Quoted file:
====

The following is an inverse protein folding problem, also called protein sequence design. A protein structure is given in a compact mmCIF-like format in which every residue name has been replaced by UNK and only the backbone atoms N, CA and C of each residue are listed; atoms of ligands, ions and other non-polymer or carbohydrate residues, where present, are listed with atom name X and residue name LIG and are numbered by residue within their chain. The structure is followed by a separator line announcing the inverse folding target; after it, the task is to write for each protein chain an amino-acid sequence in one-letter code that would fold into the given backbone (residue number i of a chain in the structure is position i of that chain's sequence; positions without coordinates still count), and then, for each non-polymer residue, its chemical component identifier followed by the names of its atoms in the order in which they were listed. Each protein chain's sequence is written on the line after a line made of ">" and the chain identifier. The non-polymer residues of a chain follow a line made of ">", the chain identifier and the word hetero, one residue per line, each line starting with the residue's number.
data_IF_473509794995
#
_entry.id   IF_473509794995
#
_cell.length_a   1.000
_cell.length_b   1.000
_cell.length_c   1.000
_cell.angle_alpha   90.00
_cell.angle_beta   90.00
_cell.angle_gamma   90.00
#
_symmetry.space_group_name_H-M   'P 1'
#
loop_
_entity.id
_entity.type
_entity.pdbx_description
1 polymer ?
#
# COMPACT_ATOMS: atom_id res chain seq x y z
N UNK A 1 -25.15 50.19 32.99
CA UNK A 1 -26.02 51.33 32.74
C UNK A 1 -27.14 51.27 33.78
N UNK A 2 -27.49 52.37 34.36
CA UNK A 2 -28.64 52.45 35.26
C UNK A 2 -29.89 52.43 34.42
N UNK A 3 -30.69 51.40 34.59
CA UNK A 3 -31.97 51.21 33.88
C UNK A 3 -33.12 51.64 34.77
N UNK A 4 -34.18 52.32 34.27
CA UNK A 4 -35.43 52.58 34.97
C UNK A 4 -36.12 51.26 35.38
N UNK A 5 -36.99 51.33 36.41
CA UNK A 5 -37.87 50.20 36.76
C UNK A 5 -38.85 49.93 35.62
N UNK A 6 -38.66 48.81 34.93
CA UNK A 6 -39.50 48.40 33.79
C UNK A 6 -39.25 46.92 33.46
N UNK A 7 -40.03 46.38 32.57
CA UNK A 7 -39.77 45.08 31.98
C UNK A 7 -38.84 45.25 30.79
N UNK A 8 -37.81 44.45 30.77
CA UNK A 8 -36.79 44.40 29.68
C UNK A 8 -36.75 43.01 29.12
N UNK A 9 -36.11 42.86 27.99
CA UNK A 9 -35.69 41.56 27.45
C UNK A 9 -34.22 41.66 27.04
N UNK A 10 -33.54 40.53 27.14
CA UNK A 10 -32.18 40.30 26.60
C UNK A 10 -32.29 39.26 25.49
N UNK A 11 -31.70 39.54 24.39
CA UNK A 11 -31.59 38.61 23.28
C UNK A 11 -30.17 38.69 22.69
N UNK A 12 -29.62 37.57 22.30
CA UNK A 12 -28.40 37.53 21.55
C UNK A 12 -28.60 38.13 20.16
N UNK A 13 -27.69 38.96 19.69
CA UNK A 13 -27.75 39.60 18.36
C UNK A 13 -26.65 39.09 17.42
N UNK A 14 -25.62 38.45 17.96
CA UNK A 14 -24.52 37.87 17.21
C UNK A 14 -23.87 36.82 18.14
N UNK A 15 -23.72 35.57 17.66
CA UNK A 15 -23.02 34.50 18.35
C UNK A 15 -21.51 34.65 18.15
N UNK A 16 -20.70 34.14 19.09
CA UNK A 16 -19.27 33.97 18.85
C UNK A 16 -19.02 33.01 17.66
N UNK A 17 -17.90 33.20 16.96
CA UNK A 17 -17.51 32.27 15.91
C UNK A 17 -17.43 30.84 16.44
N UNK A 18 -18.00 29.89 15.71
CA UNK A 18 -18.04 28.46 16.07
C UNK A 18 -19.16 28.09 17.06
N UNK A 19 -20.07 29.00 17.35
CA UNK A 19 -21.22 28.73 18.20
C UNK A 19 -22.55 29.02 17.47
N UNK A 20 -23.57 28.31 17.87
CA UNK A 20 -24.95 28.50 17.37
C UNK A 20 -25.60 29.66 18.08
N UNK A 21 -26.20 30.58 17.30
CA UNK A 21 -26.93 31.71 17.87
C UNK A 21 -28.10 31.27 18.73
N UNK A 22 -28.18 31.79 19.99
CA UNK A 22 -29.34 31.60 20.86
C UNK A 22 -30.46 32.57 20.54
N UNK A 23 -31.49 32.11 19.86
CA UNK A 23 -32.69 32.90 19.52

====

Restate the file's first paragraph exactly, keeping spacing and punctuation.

The following is an inverse protein folding problem, also called protein sequence design. A protein structure is given in a compact mmCIF-like format in which every residue name has been replaced by UNK and only the backbone atoms N, CA and C of each residue are listed; atoms of ligands, ions and other non-polymer or carbohydrate residues, where present, are listed with atom name X and residue name LIG and are numbered by residue within their chain. The structure is followed by a separator line announcing the inverse folding target; after it, the task is to write for each protein chain an amino-acid sequence in one-letter code that would fold into the given backbone (residue number i of a chain in the structure is position i of that chain's sequence; positions without coordinates still count), and then, for each non-polymer residue, its chemical component identifier followed by the names of its atoms in the order in which they were listed. Each protein chain's sequence is written on the line after a line made of ">" and the chain identifier. The non-polymer residues of a chain follow a line made of ">", the chain identifier and the word hetero, one residue per line, each line starting with the residue's number.